SNAP Offers Excellent Resources for Climate Change Planning – Take a Look!
February 21, 2014
Nancy Fresco spoke at the 16th Annual AFE conference in Anchorage on February 5th, and she had some interesting information to share related to climate change that I’d like to share with you. Nancy works as the Network Coordinator for SNAP (Scenarios Network for Alaska and Arctic Planning). To find out more about the specifics of SNAP, please visit their website at http://www.snap.uaf.edu/about.php. Scenario planning basically takes “what we know”, combines it with the uncertainties we face, and plans for multiple futures. Part of Nancy’s talk at AFE focused on how Alaska is changing, and the differences in the change among the various regions of the state. So how IS Alaska Changing? How will climate change impact our daily lives and environments?
Shifting vegetation – there is a northward and upward moving trend in the treeline, and habitat loss is occurring from the encroachment of invasive plant species. What exists today as climate linked biomes (or large areas of habitat types/plant species) may undergo severe changes during the next century.
Oceans – arctic sea ice and shore fast ice are shrinking, while summer is lengthening. This is heavily publicized topic – what isn’t as frequently talked about? – ocean acidification. The absorption of CO2 into the ocean is causing ocean acidification; species like the pteropod are very sensitive to this change. This can be problematic, for example: the pteropod makes up 50% of juvenile pink salmon diet. Imagine what will happen to them if half of their food supply is endangered.
Wildlife – as habitats change, this will benefit some species and hurt others. Some species will need to move to new territories, thus threatening resident species. Imagine if your neighbor just decided to move into your living room! How would you react?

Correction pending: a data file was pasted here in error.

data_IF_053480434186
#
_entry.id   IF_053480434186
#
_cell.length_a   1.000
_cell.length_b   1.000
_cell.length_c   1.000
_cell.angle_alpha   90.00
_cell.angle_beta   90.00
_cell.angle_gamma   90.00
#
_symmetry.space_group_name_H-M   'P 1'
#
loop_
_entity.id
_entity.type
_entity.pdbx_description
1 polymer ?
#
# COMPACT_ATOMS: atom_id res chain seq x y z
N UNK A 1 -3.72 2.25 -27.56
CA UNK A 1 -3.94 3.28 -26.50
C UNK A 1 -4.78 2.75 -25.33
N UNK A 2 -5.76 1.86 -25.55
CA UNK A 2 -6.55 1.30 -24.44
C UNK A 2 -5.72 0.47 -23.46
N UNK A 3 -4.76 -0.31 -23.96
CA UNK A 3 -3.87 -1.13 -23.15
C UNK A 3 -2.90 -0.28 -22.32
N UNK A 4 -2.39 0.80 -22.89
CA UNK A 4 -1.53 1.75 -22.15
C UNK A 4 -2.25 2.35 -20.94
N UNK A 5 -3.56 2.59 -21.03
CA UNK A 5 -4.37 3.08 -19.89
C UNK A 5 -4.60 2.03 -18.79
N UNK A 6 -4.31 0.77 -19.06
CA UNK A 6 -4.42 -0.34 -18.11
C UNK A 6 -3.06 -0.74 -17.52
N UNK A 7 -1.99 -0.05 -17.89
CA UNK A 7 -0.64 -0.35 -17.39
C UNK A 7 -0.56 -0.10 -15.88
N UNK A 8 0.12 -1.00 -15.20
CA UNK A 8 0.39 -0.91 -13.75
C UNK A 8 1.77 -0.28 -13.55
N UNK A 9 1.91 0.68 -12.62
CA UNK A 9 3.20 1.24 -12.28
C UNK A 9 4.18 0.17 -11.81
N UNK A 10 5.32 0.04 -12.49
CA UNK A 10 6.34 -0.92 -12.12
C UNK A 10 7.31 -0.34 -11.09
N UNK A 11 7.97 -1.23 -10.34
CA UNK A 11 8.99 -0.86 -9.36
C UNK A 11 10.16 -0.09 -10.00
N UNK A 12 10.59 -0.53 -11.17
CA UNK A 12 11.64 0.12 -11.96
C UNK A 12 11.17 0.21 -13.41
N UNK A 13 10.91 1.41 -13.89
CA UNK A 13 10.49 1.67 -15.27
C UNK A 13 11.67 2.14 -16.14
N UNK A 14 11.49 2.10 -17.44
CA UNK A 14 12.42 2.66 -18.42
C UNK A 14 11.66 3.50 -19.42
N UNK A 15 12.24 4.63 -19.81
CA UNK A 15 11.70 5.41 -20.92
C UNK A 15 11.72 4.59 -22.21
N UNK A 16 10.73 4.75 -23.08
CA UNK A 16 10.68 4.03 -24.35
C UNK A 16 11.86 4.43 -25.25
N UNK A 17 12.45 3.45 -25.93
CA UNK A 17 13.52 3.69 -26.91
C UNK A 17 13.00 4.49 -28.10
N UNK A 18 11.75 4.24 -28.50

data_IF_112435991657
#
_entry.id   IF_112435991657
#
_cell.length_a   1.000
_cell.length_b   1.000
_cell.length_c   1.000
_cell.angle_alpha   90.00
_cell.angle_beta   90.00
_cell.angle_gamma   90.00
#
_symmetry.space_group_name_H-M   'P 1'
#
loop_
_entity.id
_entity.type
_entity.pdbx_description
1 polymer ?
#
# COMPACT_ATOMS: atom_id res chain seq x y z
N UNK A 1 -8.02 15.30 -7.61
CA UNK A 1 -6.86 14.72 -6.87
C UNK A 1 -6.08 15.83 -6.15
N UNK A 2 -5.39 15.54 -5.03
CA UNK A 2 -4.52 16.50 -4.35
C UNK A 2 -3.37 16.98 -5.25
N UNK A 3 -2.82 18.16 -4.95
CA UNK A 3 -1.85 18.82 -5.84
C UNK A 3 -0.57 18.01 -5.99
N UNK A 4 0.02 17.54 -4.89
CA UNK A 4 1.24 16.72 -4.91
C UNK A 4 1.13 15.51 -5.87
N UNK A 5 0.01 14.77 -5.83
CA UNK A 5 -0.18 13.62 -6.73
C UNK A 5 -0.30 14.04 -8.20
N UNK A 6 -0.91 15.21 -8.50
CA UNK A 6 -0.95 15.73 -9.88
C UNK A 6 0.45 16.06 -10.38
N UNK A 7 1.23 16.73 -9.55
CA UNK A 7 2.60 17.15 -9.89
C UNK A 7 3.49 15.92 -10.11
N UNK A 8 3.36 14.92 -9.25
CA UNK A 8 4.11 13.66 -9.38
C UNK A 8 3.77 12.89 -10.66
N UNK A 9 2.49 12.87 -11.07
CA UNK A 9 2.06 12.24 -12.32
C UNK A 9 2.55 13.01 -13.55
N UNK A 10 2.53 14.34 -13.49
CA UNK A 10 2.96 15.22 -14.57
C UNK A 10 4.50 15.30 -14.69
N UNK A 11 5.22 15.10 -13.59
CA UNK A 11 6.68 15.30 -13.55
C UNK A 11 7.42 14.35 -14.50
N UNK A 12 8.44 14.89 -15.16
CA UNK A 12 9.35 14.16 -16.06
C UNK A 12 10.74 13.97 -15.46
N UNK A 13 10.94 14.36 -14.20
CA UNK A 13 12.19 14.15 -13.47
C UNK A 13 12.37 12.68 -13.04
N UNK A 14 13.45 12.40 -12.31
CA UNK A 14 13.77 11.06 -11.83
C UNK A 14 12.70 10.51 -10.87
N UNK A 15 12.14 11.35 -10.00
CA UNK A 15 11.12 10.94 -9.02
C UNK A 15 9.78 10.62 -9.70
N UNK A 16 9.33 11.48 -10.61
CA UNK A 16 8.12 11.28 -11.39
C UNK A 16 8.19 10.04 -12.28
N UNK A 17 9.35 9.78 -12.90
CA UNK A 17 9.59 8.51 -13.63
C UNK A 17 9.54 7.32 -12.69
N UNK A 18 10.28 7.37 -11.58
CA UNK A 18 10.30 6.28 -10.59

Thawing Ice and Soils – as we have all read about and seen pictures of, glaciers are receding. The loss of sea ice will remove habitat for wildlife like polar bears and seals. Also having a great impact on the state is the thawing of permafrost. Loss of permafrost could contribute to the drying of wetlands, stream and lakes, not to mention the damage that could occur to infrastructure.
Human livelihood – traditional hunting, fishing, and gathering patterns may change or disappear all together. Not all change is bad – farmers and gardeners could see an expansion with new crops made possible by a lengthening growing season.
As you can see, the future is a great unknown. This has really always been the case, but it’s made that much more concerning with the introduction of the topic of climate change. SNAP has a great number of tools available for communities to use when discussing planning for climate change. One such tool is the community chart feature available at http://www.snap.uaf.edu/charts.php. Just by typing the name of your community into the search box, you can view past, current and projected temperature and precipitation data for your community.
An example of Georgetown and Aniak data follows, here’s how to read the charts: All of the months of the year are across the bottom, and in each month there are bars for different time periods, ranging from past years (1961-1990) to current (2010-2019) to future ( 2090-2099). The bars represent the amount of precipitation or temperature to expect during that month. This allows you to see what you can expect in each month of the year in your community, as related to previous years. Take a look at Georgetown’s average monthly temperature chart.
You can see that in the past and even now – April tends to be below freezing in temperatures. Take a look at the future bars though- they indicate that April will no longer have below freezing temperatures. How would that affect your family? Your community? The precipitation chart for Aniak is shown here as well. When you are discussing climate change and how to plan to future, or if you aren’t sure if you will be affected – just take a look at the website and look up your community – it’s a really fast way to get some really telling information.
For more information, contact Nancy by e-mail at firstname.lastname@example.org by phone at (907) 474-2405.